Last week we told you about Kate, a 6th grade student with some learning challenges. Kate is earning good grades, but she really has to work hard for everything – seemingly much harder than her peers. She struggles to retain new vocabulary words, recall information from reading passages, follow multi-step directions, and master math facts.
So what’s really going on with Kate? We got some terrific responses to last week’s post, with thoughtful analyses of Kate’s challenges as well as creative strategies for using her strengths and affinities to help her. Here’s what we think:
The Good News
Kate has strengths in expressive language and writing. She is also very creative, a function of higher order cognition. She enjoys graphic design and computers, indicators that spatial ordering could be a strength for her. She also loves animals, especially cats. We’d want to continue to encourage her in these areas, and take advantage of these strengths and affinities when coming up with strategies to help Kate. (See the comments on last week’s blog for some great ideas on how to do this!)
Getting at the Root of the Problem
As many of our readers suggested in their comments, memory seems to be an underlying theme behind Kate’s learning issues. While retrieving information from long-term memory is okay, getting the information into long-term memory is a challenge that is showing up when she studies new spelling and vocabulary words and tries to master her math facts. Summarizing what she reads also relies on functions of memory, including active working memory. Weak active working memory could also be making it difficult for Kate to follow multi-step directions.
Talking to Kate
The first step we’d take is to discuss with her the reasons behind some of her difficulties in reading and the resulting academic struggles. It’s important to highlight Kate’s strengths as well as the areas in need of improvement. As one of last week’s readers alluded to, we’d also want to foster her confidence that she can succeed in these areas.
We’d talk with Kate about the different types of memory, and tell her that she has difficulty “getting things into” her memory. We might make this idea more concrete by using an analogy such as putting clothes in a dresser or papers in a file so she can easily find them later. We’d share with her that subjects like social studies and science have a lot of factual information and more memory demands than other subjects, which is why she struggles more in these areas.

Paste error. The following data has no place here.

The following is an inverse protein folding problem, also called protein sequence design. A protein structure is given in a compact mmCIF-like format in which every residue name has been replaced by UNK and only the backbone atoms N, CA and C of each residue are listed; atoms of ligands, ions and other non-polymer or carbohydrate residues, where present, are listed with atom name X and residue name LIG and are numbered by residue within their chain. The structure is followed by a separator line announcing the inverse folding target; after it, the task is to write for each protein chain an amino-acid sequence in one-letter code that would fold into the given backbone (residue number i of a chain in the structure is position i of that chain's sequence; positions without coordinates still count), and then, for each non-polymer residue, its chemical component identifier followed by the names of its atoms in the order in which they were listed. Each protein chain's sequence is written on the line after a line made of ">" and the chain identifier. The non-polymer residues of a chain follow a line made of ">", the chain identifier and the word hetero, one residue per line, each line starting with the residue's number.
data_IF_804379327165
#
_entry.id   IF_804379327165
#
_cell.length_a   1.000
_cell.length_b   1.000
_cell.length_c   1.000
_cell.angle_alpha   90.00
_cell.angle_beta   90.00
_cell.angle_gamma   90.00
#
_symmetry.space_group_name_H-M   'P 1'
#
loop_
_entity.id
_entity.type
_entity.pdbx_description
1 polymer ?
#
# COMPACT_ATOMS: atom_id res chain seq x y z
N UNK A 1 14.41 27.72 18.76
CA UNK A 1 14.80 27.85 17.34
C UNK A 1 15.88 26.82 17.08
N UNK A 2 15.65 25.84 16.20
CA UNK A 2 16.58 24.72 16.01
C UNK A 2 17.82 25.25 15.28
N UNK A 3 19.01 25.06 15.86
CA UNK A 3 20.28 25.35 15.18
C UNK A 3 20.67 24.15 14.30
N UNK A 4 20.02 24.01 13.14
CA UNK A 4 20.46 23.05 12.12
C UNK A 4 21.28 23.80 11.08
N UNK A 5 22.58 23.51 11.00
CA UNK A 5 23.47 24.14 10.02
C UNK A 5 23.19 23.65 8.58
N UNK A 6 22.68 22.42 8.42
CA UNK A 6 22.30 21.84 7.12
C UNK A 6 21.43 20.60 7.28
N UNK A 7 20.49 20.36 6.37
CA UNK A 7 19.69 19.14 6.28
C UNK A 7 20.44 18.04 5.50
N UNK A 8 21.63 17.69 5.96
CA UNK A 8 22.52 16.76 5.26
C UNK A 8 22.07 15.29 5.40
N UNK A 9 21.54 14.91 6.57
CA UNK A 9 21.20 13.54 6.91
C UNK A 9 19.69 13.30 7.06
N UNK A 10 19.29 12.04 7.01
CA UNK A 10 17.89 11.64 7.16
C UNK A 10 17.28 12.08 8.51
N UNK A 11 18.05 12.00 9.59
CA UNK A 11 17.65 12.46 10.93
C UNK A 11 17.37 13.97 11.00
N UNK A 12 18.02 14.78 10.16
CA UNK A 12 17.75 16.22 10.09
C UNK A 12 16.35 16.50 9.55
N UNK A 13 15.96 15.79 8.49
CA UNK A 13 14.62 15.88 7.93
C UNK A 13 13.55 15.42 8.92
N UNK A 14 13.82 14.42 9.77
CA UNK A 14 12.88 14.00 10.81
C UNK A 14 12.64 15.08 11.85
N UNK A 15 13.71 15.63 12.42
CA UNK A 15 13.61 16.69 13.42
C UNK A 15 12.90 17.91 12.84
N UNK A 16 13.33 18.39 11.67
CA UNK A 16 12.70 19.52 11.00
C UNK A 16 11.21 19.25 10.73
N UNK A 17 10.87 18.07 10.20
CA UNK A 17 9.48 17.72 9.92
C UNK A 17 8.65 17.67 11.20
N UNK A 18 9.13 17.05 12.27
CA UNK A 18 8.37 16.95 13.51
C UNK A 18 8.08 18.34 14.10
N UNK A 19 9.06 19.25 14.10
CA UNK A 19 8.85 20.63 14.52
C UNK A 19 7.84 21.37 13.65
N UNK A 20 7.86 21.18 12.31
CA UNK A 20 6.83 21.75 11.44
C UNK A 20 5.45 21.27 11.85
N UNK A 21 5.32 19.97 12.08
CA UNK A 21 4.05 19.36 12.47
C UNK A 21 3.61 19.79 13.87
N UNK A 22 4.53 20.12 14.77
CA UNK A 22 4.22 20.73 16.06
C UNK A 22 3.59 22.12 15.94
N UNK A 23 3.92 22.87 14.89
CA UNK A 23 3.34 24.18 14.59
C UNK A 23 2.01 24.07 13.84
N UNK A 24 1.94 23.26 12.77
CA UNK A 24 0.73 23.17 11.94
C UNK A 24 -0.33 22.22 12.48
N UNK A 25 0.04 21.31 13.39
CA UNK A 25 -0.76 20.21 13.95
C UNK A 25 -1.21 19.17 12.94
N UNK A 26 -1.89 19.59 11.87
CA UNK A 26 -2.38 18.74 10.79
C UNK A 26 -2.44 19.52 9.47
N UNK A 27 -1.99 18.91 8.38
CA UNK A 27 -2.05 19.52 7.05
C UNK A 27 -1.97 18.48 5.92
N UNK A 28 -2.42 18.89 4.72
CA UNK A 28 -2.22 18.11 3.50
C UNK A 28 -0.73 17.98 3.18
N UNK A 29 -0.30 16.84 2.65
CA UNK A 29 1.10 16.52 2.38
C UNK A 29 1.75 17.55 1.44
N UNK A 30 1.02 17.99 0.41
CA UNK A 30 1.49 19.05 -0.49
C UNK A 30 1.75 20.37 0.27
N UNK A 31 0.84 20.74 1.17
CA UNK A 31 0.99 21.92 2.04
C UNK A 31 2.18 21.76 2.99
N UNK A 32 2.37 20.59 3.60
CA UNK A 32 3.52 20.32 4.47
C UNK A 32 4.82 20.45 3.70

Working toward Success
As we mentioned earlier, we’d want to capitalize on her strengths and interests when thinking about strategies to use with Kate. Here’s a few examples:
- Support Kate’s interest in animals by having her read about a species or particular animal and practice summarization skills and memory strategies by role-playing as a zoologist.
- In addition to supporting Kate’s art activities, give her the opportunity to work with experts in set-design and construction, so that she will see multi-step processes and instructions at work.
Other strategies you might try with Kate include …
- Help with reading – Provide her with some basic accommodations in reading assignments to help her experience some success in class and to improve her learning of the content. For example, give her outlines – possibly partially-completed – from text book chapters to guide her to important information. As one reader mentioned, graphic organizers, charts, and drawings might also work well for Kate. Have her save these “tools” to study for tests. These tools might vary based on the subject. For example, in history, she may benefit from making timelines or creating cause-effect flow charts. In math, she may benefit from making reference cards with the technical vocabulary words of an upcoming lesson. One reader also recommended using visuals to help Kate remember math facts (e.g. the program “Nine Lines”).
- Help with tests – Give Kate specific guidance in what is expected of her on tests and assignments. For example, instead of just asking Kate about the author’s intent in a story, provide instruction to her: “The next few questions will ask you about the author’s intentions in writing the story. Use what we learned about the author’s feelings about the subject to help you understand her intentions. Use facts in the story to back up your conclusions.”
- Help with vocabulary – Limit the number of new vocabulary words she’s asked to learn at one time. Too many vocab words can be overwhelming for her, especially if other rules are introduced at the same time. For example, the word endings for action, suspicion, and suspension all sound the same, but are spelled differently. Some students find it easier to practice these rules one at a time. One of last week’s readers also suggested having Kate “visualize” her vocab words.
See the comments on last week’s blog entry for more great strategies for working with kids like Kate. What strategies would you use? What are some other ways we could leverage her strengths and affinities? If you haven’t done so already, share your ideas with us by leaving a comment below!